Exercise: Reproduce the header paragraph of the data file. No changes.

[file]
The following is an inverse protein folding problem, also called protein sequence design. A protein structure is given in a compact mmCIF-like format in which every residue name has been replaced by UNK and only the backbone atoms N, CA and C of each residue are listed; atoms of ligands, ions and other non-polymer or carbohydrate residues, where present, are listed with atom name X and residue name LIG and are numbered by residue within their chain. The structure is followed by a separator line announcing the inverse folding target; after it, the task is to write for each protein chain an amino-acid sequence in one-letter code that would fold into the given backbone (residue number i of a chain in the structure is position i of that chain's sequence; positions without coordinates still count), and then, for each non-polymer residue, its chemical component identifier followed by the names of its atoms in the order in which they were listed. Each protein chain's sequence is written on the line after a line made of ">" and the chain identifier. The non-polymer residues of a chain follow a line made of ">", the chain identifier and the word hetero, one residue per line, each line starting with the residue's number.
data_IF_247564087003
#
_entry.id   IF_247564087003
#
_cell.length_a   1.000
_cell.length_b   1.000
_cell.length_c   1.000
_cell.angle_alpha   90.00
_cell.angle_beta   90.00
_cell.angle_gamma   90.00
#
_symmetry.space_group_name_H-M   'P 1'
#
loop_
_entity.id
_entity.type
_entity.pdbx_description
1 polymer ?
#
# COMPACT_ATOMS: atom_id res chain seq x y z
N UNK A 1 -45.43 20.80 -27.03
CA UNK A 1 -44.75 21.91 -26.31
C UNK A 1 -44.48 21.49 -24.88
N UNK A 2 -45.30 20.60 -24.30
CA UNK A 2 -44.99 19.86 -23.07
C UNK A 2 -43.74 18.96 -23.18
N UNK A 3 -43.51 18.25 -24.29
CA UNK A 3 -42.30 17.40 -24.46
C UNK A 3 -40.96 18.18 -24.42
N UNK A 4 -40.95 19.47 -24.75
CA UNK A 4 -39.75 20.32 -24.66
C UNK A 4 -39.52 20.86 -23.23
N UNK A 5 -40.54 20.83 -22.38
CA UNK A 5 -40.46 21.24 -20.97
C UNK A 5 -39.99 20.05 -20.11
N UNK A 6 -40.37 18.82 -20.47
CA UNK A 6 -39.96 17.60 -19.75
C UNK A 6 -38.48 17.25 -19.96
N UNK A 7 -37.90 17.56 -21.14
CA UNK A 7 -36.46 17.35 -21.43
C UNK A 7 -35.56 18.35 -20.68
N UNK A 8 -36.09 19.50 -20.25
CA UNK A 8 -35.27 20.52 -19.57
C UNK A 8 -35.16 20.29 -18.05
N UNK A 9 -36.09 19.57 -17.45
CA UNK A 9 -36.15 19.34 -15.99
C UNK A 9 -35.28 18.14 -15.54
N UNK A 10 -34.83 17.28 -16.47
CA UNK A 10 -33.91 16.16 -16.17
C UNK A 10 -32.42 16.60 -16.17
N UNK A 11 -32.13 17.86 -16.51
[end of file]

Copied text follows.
The following is an inverse protein folding problem, also called protein sequence design. A protein structure is given in a compact mmCIF-like format in which every residue name has been replaced by UNK and only the backbone atoms N, CA and C of each residue are listed; atoms of ligands, ions and other non-polymer or carbohydrate residues, where present, are listed with atom name X and residue name LIG and are numbered by residue within their chain. The structure is followed by a separator line announcing the inverse folding target; after it, the task is to write for each protein chain an amino-acid sequence in one-letter code that would fold into the given backbone (residue number i of a chain in the structure is position i of that chain's sequence; positions without coordinates still count), and then, for each non-polymer residue, its chemical component identifier followed by the names of its atoms in the order in which they were listed. Each protein chain's sequence is written on the line after a line made of ">" and the chain identifier. The non-polymer residues of a chain follow a line made of ">", the chain identifier and the word hetero, one residue per line, each line starting with the residue's number.